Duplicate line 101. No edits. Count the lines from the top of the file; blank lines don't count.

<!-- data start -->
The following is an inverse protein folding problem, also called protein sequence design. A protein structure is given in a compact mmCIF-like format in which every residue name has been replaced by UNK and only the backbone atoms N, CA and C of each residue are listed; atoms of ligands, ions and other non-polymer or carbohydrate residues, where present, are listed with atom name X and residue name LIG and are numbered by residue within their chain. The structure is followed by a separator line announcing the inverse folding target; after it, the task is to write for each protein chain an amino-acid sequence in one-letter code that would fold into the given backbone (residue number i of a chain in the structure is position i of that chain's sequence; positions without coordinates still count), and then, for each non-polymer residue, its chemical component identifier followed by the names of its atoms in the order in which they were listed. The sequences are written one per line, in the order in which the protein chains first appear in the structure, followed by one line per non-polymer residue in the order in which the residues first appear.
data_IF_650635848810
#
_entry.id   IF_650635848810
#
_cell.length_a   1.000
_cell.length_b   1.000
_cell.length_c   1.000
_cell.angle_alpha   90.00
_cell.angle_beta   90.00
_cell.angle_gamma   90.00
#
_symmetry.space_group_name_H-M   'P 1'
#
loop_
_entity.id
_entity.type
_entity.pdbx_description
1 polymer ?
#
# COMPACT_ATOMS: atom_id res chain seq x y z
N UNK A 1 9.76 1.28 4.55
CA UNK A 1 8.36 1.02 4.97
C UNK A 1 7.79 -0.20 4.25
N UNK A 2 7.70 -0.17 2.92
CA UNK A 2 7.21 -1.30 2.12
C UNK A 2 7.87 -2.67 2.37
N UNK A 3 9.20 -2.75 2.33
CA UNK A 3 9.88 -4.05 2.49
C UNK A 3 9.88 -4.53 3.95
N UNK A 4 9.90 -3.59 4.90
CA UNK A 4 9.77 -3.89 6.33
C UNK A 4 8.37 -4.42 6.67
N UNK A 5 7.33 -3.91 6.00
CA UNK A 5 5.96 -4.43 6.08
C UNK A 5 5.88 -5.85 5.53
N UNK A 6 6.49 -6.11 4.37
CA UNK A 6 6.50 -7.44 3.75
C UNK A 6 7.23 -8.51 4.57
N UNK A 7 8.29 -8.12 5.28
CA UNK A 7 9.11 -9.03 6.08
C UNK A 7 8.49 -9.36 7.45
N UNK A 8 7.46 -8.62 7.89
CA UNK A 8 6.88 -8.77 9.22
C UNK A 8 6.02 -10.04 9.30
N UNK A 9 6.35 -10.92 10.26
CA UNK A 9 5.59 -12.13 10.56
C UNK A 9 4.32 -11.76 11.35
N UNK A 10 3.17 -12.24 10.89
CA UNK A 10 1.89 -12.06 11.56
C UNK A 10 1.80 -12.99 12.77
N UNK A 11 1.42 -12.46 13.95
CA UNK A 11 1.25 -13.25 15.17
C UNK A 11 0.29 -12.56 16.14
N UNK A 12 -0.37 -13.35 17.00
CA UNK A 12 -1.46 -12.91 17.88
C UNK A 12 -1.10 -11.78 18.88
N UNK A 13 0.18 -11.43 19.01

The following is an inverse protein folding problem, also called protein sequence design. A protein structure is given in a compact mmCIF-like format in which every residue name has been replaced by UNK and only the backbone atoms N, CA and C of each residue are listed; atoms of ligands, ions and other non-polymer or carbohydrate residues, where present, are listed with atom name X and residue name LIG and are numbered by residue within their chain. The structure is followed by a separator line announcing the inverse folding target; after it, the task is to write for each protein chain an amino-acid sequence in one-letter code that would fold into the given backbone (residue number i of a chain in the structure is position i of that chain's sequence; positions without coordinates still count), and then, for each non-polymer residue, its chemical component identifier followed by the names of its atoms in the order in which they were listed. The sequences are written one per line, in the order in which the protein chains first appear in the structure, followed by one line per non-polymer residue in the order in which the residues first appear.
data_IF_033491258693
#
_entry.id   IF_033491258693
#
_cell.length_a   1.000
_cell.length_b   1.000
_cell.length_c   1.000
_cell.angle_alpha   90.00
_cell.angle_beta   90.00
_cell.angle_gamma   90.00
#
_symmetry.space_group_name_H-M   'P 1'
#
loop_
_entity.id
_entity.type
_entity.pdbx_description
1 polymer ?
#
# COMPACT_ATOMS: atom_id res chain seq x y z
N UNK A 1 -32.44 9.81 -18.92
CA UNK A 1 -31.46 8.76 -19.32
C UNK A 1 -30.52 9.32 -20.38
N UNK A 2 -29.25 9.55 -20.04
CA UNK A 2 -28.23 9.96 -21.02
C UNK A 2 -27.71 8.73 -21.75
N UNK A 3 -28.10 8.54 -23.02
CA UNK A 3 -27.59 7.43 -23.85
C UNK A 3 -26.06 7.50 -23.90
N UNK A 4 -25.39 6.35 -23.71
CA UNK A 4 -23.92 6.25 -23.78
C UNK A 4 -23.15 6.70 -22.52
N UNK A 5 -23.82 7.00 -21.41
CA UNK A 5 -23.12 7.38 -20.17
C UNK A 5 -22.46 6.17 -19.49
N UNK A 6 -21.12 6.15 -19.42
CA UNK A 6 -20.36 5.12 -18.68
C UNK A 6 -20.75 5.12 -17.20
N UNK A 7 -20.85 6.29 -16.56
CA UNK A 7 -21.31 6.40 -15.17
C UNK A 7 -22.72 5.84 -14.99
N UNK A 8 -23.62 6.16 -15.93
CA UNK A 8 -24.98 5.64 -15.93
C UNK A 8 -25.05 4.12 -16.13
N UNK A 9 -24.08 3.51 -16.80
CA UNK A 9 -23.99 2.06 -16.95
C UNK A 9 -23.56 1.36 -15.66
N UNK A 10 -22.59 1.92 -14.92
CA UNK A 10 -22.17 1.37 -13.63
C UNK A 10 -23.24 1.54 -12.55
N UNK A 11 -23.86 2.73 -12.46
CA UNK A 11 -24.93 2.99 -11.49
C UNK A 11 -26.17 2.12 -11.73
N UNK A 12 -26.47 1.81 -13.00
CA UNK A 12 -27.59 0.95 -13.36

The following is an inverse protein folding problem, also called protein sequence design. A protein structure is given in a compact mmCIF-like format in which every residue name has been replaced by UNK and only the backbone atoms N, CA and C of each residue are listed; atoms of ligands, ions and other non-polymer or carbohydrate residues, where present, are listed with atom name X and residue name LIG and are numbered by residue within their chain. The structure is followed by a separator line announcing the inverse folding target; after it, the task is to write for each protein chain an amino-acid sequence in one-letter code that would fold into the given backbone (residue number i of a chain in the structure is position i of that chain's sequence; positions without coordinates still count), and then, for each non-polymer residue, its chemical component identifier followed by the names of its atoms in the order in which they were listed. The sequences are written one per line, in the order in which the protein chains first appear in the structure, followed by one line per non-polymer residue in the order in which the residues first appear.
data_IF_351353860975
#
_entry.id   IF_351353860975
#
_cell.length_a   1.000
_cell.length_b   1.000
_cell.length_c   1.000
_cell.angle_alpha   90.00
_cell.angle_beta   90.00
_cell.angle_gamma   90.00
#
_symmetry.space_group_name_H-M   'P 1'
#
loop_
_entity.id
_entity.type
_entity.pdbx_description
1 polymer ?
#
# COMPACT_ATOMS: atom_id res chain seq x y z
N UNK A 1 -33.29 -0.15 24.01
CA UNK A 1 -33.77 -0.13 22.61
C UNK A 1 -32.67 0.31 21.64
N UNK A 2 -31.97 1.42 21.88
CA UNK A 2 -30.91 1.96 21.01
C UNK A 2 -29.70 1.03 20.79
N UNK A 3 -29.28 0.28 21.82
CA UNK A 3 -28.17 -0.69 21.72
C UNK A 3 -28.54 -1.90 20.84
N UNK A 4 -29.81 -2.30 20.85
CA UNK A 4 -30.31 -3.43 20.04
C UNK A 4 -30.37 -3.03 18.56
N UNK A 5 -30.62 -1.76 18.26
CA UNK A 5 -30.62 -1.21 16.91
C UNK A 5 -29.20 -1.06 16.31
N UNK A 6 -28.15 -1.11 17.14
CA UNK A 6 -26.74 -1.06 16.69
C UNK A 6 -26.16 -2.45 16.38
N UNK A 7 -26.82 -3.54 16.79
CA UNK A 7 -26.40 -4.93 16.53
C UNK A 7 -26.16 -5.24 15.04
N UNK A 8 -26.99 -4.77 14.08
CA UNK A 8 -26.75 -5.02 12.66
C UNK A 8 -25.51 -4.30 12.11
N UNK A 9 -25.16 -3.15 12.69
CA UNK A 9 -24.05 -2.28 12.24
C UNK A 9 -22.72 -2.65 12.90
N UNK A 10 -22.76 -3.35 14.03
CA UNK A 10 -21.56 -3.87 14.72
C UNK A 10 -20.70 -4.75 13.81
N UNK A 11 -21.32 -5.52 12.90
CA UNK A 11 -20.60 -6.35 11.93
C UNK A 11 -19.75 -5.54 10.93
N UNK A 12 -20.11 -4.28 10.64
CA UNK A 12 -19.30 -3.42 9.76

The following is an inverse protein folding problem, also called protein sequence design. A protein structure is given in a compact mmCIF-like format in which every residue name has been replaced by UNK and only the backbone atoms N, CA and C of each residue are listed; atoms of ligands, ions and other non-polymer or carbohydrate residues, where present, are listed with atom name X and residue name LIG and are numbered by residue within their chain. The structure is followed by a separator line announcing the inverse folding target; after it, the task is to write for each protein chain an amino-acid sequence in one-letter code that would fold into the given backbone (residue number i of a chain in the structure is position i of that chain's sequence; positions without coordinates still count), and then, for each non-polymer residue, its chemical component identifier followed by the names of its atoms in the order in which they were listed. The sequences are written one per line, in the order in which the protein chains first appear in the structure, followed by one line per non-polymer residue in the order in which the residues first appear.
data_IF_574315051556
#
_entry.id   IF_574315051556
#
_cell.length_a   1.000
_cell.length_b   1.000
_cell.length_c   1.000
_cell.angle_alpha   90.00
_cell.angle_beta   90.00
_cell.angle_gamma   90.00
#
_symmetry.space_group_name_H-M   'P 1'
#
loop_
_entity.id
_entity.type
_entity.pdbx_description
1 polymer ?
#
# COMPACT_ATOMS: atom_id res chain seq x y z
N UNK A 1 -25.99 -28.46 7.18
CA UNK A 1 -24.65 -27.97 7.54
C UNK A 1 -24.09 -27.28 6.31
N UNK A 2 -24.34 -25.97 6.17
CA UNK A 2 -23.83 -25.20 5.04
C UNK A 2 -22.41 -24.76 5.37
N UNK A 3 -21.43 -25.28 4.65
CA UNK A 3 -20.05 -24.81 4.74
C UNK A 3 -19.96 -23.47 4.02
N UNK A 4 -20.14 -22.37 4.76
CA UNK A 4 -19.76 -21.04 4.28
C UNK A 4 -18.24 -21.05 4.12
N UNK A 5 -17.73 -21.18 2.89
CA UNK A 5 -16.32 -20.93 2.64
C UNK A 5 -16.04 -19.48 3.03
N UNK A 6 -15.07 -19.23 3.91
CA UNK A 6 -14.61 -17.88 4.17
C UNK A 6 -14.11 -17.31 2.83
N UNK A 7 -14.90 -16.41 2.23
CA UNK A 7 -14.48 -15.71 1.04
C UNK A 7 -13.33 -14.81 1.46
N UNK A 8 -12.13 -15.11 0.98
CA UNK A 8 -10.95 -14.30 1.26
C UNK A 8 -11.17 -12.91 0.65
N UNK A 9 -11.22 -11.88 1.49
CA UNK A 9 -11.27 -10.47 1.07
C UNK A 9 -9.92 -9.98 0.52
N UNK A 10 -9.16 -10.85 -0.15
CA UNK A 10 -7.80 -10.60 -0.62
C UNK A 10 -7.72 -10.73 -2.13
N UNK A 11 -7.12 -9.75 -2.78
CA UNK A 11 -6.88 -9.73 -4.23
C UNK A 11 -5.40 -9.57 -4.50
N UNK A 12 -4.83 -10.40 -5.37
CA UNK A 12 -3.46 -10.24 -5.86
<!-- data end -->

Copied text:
N UNK A 8 -23.62 6.16 -15.93